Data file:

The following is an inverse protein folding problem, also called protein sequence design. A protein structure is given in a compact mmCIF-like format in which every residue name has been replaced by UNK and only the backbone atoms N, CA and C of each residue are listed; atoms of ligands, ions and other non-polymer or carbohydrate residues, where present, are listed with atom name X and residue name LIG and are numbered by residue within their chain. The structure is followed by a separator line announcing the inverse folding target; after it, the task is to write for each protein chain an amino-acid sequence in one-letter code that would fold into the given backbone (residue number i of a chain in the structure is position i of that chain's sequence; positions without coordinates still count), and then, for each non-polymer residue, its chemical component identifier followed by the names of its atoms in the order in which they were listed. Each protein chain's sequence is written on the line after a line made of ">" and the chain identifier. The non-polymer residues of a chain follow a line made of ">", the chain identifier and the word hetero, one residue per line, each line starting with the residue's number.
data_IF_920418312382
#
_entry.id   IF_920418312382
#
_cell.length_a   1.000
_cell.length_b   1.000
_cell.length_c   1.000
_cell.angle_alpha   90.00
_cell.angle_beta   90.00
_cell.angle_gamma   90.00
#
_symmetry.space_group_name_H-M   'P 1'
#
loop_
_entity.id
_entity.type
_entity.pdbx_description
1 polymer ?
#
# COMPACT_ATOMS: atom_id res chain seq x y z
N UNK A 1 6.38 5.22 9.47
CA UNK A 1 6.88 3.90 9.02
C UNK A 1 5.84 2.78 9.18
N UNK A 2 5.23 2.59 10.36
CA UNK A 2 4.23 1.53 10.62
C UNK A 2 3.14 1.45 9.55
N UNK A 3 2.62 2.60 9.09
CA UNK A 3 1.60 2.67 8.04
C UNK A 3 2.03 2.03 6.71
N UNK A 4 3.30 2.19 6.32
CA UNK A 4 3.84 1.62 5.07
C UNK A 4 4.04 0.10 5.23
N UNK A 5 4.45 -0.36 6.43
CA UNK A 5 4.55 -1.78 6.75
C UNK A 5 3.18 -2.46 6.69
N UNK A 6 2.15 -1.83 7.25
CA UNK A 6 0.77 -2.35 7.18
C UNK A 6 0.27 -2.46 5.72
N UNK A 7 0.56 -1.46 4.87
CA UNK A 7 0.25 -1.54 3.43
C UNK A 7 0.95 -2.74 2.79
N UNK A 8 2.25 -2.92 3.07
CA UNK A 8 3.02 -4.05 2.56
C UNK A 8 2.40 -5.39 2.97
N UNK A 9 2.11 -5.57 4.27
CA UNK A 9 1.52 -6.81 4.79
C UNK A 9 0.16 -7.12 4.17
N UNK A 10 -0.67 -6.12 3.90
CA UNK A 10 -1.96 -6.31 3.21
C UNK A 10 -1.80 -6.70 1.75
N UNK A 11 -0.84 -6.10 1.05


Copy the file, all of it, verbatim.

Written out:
The following is an inverse protein folding problem, also called protein sequence design. A protein structure is given in a compact mmCIF-like format in which every residue name has been replaced by UNK and only the backbone atoms N, CA and C of each residue are listed; atoms of ligands, ions and other non-polymer or carbohydrate residues, where present, are listed with atom name X and residue name LIG and are numbered by residue within their chain. The structure is followed by a separator line announcing the inverse folding target; after it, the task is to write for each protein chain an amino-acid sequence in one-letter code that would fold into the given backbone (residue number i of a chain in the structure is position i of that chain's sequence; positions without coordinates still count), and then, for each non-polymer residue, its chemical component identifier followed by the names of its atoms in the order in which they were listed. Each protein chain's sequence is written on the line after a line made of ">" and the chain identifier. The non-polymer residues of a chain follow a line made of ">", the chain identifier and the word hetero, one residue per line, each line starting with the residue's number.
data_IF_920418312382
#
_entry.id   IF_920418312382
#
_cell.length_a   1.000
_cell.length_b   1.000
_cell.length_c   1.000
_cell.angle_alpha   90.00
_cell.angle_beta   90.00
_cell.angle_gamma   90.00
#
_symmetry.space_group_name_H-M   'P 1'
#
loop_
_entity.id
_entity.type
_entity.pdbx_description
1 polymer ?
#
# COMPACT_ATOMS: atom_id res chain seq x y z
N UNK A 1 6.38 5.22 9.47
CA UNK A 1 6.88 3.90 9.02
C UNK A 1 5.84 2.78 9.18
N UNK A 2 5.23 2.59 10.36
CA UNK A 2 4.23 1.53 10.62
C UNK A 2 3.14 1.45 9.55
N UNK A 3 2.62 2.60 9.09
CA UNK A 3 1.60 2.67 8.04
C UNK A 3 2.03 2.03 6.71
N UNK A 4 3.30 2.19 6.32
CA UNK A 4 3.84 1.62 5.07
C UNK A 4 4.04 0.10 5.23
N UNK A 5 4.45 -0.36 6.43
CA UNK A 5 4.55 -1.78 6.75
C UNK A 5 3.18 -2.46 6.69
N UNK A 6 2.15 -1.83 7.25
CA UNK A 6 0.77 -2.35 7.18
C UNK A 6 0.27 -2.46 5.72
N UNK A 7 0.56 -1.46 4.87
CA UNK A 7 0.25 -1.54 3.43
C UNK A 7 0.95 -2.74 2.79
N UNK A 8 2.25 -2.92 3.07
CA UNK A 8 3.02 -4.05 2.56
C UNK A 8 2.40 -5.39 2.97
N UNK A 9 2.11 -5.57 4.27
CA UNK A 9 1.52 -6.81 4.79
C UNK A 9 0.16 -7.12 4.17
N UNK A 10 -0.67 -6.12 3.90
CA UNK A 10 -1.96 -6.31 3.21
C UNK A 10 -1.80 -6.70 1.75
N UNK A 11 -0.84 -6.10 1.05